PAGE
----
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story.lead_photo.caption In this March 25, 2016, file photo, the sun sets over the Badger-Two Medicine area near Browning, Mont. U.S. Interior Secretary Ryan Zinke says the Trump administration will appeal a federal court ruling that reinstated a lease for oil and gas drilling in the area. (Greg Lindstrom/Flathead Beacon via AP, File)

Argentina snapping up cheap U.S. soy

The world of soybean shipping has turned upside down thanks to the ongoing U.S.-China trade war.

Argentina, the No. 3 global soy grower, is making major purchases of U.S. supplies. A weekly measure of American shipments to the Latin American nation just rose to the highest in at least 35 years, U.S. government data showed Tuesday.

With China shunning U.S. supplies, the Asian country is soaking up oil seeds from everywhere else. Argentina usually processes its beans at home before sending soy meal and oil abroad. Now, enticed by China's voracious appetite and a changed domestic tax structure, the country is shipping more raw soy, with some analysts predicting exports could quadruple.

In order to feed its domestic soy-crushing industry, Argentina is increasingly turning to imports, especially after a drought earlier this year hurt crops. Meanwhile, U.S. oil-seed supplies have gotten relatively cheap. With China out of the market, demand for American beans has turned lackluster at a time when harvests are booming, signaling a surge in inventories and lower prices. That's good news for Argentine buyers.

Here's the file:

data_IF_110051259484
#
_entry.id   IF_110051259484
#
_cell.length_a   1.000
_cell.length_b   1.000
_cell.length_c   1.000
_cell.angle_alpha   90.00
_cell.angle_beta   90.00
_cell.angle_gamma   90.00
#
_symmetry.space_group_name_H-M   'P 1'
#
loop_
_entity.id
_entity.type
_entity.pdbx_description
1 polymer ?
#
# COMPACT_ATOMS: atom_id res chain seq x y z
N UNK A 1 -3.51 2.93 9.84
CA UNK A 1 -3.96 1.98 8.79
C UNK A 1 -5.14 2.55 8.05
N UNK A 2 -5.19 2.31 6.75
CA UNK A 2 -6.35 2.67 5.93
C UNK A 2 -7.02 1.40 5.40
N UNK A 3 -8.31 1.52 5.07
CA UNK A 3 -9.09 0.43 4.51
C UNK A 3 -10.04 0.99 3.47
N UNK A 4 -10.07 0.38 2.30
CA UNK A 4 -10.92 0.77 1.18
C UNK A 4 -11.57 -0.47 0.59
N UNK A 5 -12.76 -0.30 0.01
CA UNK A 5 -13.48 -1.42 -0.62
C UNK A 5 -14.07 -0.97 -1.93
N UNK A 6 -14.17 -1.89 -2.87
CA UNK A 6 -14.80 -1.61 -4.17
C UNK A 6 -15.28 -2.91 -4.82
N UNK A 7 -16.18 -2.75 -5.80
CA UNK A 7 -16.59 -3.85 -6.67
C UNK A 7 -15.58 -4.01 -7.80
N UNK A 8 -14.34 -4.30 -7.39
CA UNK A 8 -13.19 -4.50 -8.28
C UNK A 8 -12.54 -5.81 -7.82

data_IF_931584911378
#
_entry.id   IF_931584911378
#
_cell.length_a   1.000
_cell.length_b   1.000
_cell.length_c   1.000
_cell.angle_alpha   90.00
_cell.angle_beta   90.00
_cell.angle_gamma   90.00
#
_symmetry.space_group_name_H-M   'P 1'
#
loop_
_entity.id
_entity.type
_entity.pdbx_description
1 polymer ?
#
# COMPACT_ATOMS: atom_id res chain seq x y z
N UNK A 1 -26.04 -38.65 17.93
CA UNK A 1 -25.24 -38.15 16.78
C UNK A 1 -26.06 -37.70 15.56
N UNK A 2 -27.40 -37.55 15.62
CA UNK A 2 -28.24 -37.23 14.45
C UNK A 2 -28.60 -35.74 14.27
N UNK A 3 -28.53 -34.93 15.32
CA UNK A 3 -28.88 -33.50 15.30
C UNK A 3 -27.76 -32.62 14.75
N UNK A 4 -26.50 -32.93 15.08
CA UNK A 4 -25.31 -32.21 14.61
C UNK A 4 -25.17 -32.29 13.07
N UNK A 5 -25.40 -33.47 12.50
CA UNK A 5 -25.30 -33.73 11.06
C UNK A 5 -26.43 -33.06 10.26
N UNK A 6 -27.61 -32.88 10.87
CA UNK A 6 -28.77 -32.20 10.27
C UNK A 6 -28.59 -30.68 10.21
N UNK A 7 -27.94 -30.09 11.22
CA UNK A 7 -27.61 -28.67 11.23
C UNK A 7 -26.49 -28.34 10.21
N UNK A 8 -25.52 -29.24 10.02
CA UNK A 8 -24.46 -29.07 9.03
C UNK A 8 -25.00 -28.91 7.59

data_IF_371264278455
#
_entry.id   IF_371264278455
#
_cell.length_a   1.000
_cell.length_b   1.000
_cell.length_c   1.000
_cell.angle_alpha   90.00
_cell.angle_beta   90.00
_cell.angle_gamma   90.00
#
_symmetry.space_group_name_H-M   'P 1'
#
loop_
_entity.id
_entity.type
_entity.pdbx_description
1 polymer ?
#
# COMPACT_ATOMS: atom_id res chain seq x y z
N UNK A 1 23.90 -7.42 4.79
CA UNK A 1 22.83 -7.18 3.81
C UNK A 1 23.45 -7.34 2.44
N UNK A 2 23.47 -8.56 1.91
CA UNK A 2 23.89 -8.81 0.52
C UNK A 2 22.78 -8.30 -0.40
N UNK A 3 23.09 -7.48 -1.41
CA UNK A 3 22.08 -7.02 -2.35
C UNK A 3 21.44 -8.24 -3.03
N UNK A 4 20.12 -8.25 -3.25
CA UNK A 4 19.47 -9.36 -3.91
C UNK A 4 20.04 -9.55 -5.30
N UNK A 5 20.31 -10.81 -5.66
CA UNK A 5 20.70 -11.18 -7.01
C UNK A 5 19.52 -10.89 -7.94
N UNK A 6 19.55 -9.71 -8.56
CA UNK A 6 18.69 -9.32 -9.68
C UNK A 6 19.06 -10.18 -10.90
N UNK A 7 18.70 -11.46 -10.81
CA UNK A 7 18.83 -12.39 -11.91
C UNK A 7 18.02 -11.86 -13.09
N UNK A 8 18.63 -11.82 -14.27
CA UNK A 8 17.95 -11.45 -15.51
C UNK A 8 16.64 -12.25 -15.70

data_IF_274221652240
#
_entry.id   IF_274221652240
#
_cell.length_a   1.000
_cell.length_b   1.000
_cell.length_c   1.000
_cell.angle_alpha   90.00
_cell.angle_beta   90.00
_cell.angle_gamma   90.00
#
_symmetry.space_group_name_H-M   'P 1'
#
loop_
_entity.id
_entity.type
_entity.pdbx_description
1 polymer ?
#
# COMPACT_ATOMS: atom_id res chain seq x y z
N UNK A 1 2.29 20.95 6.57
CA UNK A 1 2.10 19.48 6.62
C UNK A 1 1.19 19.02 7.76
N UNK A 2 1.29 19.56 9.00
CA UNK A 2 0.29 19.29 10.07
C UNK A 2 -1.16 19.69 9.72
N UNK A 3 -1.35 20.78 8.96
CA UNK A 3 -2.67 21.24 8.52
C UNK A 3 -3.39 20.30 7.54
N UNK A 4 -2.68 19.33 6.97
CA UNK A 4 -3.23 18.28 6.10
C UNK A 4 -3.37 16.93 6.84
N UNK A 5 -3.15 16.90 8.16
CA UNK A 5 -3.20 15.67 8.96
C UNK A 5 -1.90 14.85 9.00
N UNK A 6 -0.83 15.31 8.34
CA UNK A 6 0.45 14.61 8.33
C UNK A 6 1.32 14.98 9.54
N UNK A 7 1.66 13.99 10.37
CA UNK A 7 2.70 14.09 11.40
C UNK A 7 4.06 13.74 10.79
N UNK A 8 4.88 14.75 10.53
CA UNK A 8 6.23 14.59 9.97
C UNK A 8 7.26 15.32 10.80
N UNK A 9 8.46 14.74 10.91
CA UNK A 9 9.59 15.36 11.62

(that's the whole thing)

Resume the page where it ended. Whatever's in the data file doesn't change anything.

In the week ended Nov. 8, 249,278 metric tons of U.S. soybeans that are earmarked for Argentina were inspected and weighed for export. That's the highest since the U.S. Department of Agriculture data begins in 1983. For the 2018-2019 season, Argentina-bound soy is close to 1 million tons, compared with none for the previous year.

-- Bloomberg News

U.S. sides with tribes in drilling dispute

BILLINGS, Mont. -- President Donald Trump's administration plans to appeal a federal court ruling that would allow oil and gas drilling on land considered sacred to American Indian tribes in Montana and Canada, U.S. Interior Secretary Ryan Zinke said Tuesday.

Zinke said it would be inappropriate to allow drilling in northwestern Montana's Badger-Two Medicine area, site of the creation story for the Blackfoot tribes. He's asked government attorneys to appeal a September ruling that reinstated a nearly 10-square-mile oil and gas lease in the area bordering the Blackfeet Reservation and Glacier National Park.

The lease had been canceled under President Barack Obama at the urging of the tribes and environmentalists before it was reinstated by U.S. District Judge Richard Leon.

"I have tremendous respect for the Blackfeet Nation and strongly believe resource development in these most sacred of lands would be inappropriate," Zinke said in a Tuesday interview with The Associated Press.

An appeal will pit Zinke's agency against an oil and gas company's development plans -- a relatively uncommon position for the pro-energy Trump administration.

Lease owner Solenex LLC of Baton Rouge had urged Zinke to uphold its drilling rights.

-- The Associated Press

Michigan man gives Mayo Clinic $200M

ROCHESTER, Minn. -- A corporate strategist from Michigan has given Mayo Clinic its largest gift ever -- $200 million.

The Rochester-based medical center announced Tuesday that its School of Medicine will be named for the philanthropist, Jay Alix, of Birmingham, Mich. He also has been named to the Mayo Clinic Board of Trustees.